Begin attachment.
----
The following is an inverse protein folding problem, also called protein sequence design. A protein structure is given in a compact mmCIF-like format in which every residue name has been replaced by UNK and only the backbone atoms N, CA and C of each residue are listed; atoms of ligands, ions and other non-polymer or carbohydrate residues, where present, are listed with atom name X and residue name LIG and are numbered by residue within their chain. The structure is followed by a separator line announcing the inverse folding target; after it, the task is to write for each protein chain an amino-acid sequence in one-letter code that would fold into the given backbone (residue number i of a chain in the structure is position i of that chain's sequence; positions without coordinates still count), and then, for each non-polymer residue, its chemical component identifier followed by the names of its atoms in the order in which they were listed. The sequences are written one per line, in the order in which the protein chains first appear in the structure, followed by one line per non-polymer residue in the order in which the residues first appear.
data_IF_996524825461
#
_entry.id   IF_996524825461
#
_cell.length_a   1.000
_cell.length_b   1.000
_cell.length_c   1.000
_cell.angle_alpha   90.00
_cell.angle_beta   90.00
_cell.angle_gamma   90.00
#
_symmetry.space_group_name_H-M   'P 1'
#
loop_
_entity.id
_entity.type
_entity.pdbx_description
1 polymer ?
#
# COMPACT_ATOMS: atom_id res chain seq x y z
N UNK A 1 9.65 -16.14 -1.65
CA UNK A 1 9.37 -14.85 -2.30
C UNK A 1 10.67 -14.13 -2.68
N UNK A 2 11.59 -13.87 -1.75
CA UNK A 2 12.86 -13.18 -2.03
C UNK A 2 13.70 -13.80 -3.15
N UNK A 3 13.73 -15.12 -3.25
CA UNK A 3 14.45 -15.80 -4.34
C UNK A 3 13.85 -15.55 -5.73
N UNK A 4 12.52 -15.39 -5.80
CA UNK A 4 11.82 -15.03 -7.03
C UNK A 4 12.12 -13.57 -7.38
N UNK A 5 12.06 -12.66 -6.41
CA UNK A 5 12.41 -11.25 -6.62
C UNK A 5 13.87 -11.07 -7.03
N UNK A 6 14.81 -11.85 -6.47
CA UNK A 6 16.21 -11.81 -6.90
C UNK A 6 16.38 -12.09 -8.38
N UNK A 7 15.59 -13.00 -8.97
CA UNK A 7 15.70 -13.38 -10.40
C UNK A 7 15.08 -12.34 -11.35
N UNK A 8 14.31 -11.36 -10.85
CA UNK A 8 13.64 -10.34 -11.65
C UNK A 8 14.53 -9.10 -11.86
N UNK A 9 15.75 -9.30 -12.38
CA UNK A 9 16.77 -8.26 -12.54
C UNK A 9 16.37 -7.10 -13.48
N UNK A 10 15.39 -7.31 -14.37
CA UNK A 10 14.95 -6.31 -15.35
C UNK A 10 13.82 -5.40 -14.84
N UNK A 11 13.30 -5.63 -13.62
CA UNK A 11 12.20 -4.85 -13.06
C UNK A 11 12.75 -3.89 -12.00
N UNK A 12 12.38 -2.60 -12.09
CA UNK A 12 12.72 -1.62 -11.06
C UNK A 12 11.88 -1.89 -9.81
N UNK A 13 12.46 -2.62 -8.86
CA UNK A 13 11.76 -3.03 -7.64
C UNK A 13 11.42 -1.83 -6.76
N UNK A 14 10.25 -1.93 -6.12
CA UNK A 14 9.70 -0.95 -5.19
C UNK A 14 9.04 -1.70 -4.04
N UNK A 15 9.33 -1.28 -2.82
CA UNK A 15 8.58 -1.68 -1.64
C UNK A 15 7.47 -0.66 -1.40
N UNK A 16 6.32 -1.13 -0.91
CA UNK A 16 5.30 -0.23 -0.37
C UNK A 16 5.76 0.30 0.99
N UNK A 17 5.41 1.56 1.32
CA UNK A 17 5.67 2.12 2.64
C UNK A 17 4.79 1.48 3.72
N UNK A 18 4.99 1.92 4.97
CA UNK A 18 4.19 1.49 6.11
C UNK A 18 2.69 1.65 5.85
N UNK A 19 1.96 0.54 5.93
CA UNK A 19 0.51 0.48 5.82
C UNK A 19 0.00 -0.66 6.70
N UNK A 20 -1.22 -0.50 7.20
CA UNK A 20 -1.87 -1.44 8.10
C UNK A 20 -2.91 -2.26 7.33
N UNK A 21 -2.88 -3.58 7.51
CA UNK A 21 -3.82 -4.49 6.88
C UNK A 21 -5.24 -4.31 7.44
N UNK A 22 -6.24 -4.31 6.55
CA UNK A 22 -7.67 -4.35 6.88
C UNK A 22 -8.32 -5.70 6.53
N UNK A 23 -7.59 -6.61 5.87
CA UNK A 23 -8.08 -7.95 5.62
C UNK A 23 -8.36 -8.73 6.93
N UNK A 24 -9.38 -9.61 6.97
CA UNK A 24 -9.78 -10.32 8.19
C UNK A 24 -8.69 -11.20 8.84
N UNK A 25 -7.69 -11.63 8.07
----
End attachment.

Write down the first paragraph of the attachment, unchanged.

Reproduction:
The following is an inverse protein folding problem, also called protein sequence design. A protein structure is given in a compact mmCIF-like format in which every residue name has been replaced by UNK and only the backbone atoms N, CA and C of each residue are listed; atoms of ligands, ions and other non-polymer or carbohydrate residues, where present, are listed with atom name X and residue name LIG and are numbered by residue within their chain. The structure is followed by a separator line announcing the inverse folding target; after it, the task is to write for each protein chain an amino-acid sequence in one-letter code that would fold into the given backbone (residue number i of a chain in the structure is position i of that chain's sequence; positions without coordinates still count), and then, for each non-polymer residue, its chemical component identifier followed by the names of its atoms in the order in which they were listed. The sequences are written one per line, in the order in which the protein chains first appear in the structure, followed by one line per non-polymer residue in the order in which the residues first appear.